It's a large, complex subject with numerous possible outcomes. My wife's final salary pension, as a teacher and eventually head of department for Cambs County Council was based on her last five years' earnings, not the last year. I never heard of a pension based on one years' earnings. 

 

Private sector pensions varied considerably from each other and from public sector arrangements - no index linking, for one thing. One of the few good things New Labour did for pensioners was to break the link whereby pensioners forfeited the companies' contribution when moving; this was related to tax as it then stood. 

 

Lack of index linking meant that many private sector pensioners face the option of eroded pension service resulting from "buying in" to the new scheme based on the transfer value, or an accrual of historic pensions based on small fractions of their earnings, decades before.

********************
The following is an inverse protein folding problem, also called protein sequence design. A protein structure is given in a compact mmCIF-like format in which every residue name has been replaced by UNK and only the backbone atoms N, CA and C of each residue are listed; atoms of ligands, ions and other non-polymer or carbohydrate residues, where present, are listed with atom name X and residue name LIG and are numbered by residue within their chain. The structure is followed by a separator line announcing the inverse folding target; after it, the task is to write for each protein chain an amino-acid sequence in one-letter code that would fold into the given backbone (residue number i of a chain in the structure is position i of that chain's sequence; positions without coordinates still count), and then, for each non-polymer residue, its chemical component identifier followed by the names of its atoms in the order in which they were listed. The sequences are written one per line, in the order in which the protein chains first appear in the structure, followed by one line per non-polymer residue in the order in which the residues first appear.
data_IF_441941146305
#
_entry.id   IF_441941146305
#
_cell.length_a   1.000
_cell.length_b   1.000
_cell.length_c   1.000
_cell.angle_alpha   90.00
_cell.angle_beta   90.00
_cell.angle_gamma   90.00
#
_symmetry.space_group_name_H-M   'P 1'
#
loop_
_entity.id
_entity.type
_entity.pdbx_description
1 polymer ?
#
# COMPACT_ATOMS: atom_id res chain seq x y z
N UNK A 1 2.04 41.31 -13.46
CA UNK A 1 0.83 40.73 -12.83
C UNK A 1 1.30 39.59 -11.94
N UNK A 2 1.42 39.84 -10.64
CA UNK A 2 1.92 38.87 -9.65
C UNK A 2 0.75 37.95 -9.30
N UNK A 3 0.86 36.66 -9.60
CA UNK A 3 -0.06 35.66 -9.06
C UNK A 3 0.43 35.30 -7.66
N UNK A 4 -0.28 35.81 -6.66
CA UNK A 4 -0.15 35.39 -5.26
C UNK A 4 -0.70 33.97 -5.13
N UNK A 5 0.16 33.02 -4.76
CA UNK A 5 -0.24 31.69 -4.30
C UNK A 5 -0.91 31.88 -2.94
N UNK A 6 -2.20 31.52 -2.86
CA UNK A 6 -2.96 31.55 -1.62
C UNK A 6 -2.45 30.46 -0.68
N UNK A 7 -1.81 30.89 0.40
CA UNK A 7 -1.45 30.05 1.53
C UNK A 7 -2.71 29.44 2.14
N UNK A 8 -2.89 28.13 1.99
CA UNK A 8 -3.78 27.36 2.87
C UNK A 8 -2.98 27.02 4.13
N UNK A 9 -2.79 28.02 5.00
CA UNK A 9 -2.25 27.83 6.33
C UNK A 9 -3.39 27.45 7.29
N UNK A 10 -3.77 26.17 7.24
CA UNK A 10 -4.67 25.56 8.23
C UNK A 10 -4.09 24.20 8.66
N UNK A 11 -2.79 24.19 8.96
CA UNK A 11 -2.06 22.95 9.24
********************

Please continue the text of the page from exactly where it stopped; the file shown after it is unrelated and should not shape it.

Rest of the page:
The TUC was well aware of this, hence the public sector pensions in the nationalised industries - the same ones drawn by people now abused in the press as "selfish pensioners" for expecting their contracted benefits.

 

Of course, everything comes at a cost and Blair's (or Brown's, really) free-ing up of historic pension contributions was an effect of the long-term erosion of tax benefits, just as you describe.

 

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1 hour ago, DY444 said:

It seems to me that those who oppose HS2 regularly say "we don't need it", "it's a vanity project" and "it's a white elephant".  ………


In almost all cases because they have no idea of what HS2 is and what it’s actual purpose is.

There’s a misguided notion that HS2 is some sort of additional rail service that few will use and general ignorance of the fact that the existing IC services on the routes being served, will almost all transfer onto the new HS line.

 

Upgrade the existing rail lines instead?